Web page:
Atrophy and Labour Day Baseball

“I don’t know about you, but I’m going to wear
the hell out of my white slacks this weekend.”

He sent the message and turned on the game.
He opened a beer. She poured a drink.
He opened a third, he opened a seventh.
Only then did he notice the sexual tension
in the catcher/umpire relationship.

The second inning deteriorated into the third.
He asked, “How would you kill me?”
She readily answered, “Oh, with a paring knife,
in Tulsa, in October, after watching The Last Waltz
in a motel with no room numbers or ice machine.”

He loved her commitment to detail, but feared
her commitment to detail, and late inning ties.
In the bottom of the fourth, he considered
extracting atropine from their nightshade
to top up her gin and gin and gin and soda.

They had never been to Oklahoma,
but it was on their list of things to do,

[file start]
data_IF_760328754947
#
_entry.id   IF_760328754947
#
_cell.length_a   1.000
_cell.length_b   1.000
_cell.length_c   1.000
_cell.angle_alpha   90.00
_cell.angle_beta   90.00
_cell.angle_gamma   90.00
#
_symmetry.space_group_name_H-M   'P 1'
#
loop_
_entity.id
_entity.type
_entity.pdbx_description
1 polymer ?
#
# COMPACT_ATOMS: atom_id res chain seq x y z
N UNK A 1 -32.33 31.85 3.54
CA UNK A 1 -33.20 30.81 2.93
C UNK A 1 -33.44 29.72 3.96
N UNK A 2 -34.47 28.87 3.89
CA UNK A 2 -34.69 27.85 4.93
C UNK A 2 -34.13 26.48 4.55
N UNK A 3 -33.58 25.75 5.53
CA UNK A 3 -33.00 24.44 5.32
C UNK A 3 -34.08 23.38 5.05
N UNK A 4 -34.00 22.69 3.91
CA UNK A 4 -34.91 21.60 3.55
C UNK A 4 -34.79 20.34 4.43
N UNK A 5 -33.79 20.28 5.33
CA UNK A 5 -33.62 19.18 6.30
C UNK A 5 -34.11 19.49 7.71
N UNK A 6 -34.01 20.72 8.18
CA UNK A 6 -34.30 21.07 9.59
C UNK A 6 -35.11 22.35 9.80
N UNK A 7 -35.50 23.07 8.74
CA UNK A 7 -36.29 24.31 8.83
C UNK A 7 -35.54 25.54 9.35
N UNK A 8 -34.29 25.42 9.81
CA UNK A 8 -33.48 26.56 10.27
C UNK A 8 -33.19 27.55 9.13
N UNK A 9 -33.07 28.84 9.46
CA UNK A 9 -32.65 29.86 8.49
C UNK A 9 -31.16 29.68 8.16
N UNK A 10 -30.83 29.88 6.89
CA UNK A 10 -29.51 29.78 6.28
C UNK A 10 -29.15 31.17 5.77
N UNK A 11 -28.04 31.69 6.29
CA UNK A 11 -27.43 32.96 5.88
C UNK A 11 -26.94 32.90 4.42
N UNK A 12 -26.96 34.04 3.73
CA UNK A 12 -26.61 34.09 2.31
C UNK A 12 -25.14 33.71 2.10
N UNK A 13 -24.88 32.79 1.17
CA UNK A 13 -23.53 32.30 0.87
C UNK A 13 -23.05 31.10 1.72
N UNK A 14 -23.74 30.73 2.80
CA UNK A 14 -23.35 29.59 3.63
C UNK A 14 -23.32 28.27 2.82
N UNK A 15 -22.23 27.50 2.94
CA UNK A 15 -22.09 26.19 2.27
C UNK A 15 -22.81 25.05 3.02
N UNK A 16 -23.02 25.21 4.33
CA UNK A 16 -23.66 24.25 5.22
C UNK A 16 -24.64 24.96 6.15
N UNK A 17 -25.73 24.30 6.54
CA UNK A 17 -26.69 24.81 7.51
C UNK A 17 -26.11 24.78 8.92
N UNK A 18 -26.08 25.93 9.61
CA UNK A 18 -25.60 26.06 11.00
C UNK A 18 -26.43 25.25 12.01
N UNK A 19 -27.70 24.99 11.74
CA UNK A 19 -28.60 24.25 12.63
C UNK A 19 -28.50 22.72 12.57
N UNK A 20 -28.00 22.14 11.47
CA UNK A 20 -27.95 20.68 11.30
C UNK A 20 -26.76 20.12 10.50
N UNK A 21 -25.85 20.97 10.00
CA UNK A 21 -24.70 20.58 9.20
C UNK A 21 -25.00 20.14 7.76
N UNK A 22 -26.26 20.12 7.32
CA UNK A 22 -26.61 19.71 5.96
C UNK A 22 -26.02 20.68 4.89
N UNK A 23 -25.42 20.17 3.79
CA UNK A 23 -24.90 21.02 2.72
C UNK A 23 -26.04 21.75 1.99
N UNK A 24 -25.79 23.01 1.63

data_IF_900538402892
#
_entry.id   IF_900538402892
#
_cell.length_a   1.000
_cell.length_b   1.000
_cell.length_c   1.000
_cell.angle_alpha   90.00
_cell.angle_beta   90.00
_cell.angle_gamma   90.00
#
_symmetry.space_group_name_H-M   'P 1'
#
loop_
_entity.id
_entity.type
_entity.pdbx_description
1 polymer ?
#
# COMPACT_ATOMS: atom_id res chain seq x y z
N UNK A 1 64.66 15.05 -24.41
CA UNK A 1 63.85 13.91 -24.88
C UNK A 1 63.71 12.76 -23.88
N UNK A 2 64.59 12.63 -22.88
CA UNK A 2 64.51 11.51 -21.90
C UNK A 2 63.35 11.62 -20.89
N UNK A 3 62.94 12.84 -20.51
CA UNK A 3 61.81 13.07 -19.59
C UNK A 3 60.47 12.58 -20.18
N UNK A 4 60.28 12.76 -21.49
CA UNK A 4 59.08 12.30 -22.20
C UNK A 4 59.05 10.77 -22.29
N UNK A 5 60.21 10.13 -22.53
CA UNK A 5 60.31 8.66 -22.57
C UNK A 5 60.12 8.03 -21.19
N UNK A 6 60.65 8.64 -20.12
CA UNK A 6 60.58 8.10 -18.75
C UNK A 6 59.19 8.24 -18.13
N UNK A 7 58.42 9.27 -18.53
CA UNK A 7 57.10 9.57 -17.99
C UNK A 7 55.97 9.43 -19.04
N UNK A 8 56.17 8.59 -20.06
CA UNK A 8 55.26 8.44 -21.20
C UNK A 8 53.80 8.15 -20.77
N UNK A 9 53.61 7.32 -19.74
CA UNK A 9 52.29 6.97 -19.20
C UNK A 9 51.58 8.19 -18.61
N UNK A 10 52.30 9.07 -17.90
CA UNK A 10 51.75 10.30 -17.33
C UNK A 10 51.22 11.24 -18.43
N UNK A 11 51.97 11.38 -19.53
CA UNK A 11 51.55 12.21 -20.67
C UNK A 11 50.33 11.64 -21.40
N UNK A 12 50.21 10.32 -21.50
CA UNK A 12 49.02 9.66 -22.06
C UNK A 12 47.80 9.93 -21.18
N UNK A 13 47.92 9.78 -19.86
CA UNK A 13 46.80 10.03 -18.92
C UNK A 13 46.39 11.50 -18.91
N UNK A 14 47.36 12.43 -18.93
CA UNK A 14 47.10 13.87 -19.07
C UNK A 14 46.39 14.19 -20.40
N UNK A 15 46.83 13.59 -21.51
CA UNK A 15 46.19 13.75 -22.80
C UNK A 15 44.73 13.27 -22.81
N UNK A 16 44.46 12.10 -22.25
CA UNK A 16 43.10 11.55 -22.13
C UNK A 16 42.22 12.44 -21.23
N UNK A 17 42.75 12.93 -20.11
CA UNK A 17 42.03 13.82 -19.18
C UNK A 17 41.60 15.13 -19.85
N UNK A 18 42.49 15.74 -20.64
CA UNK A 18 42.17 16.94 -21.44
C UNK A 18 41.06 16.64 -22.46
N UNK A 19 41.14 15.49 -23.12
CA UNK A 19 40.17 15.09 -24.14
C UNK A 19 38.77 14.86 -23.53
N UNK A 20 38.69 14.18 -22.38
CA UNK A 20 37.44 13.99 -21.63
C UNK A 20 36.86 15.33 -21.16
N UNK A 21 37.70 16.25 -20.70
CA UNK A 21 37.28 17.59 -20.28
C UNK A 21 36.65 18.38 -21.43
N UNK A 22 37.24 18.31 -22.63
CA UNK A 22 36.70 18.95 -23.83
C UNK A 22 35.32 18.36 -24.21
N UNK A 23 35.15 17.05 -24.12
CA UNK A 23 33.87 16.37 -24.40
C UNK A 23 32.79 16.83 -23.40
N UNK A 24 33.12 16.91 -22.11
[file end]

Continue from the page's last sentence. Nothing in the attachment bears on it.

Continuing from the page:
maybe catch a Drillers game, pour a beer
on the first base line for Mike Coolbaugh
and finally sign the divorce papers.

In the top of the 6th, she questioned the motives
of the third base coach and suggested they stop
taking relationship notes from Marilyn Monroe.
“Joe loved her,” she offered, “in the same way
that you continually disappoint me.”

By the 7th inning stretch, neither of them could stretch.
Out of habit, and necessity, they engaged in short violent
intercourse as God Bless America betrayed the stadium.
He called her Elly and she whispered, “Forget my name again,
and you’ll spend the rest of your life in this room.”

It was typically in the bottom of the 8th
where they’d find the bottom of their relationship.
He reluctantly put his white slacks back on,
only because of her incessant complaints
and the late evening chill of a departing summer.

The game was tied in the bottom of the 9th.
It was always tied in the bottom of the 9th.
He dreamt of a walk-off, and being 20 again.
She expected a sacrifice, to be held at night,
to be told she was beautiful, and to believe it.

Too often their fortunes were left to the will
of a light hitting Dominican middle infielder,
of a distant memory of once,
of a promise that never would eventually arrive,
and the summer would finally end.

In celebration of National Poetry Month I’ll be writing and posting a poem a day for the entirety of April. No haikus. Nothing about wheat, unless fermented. All of the poems can be found here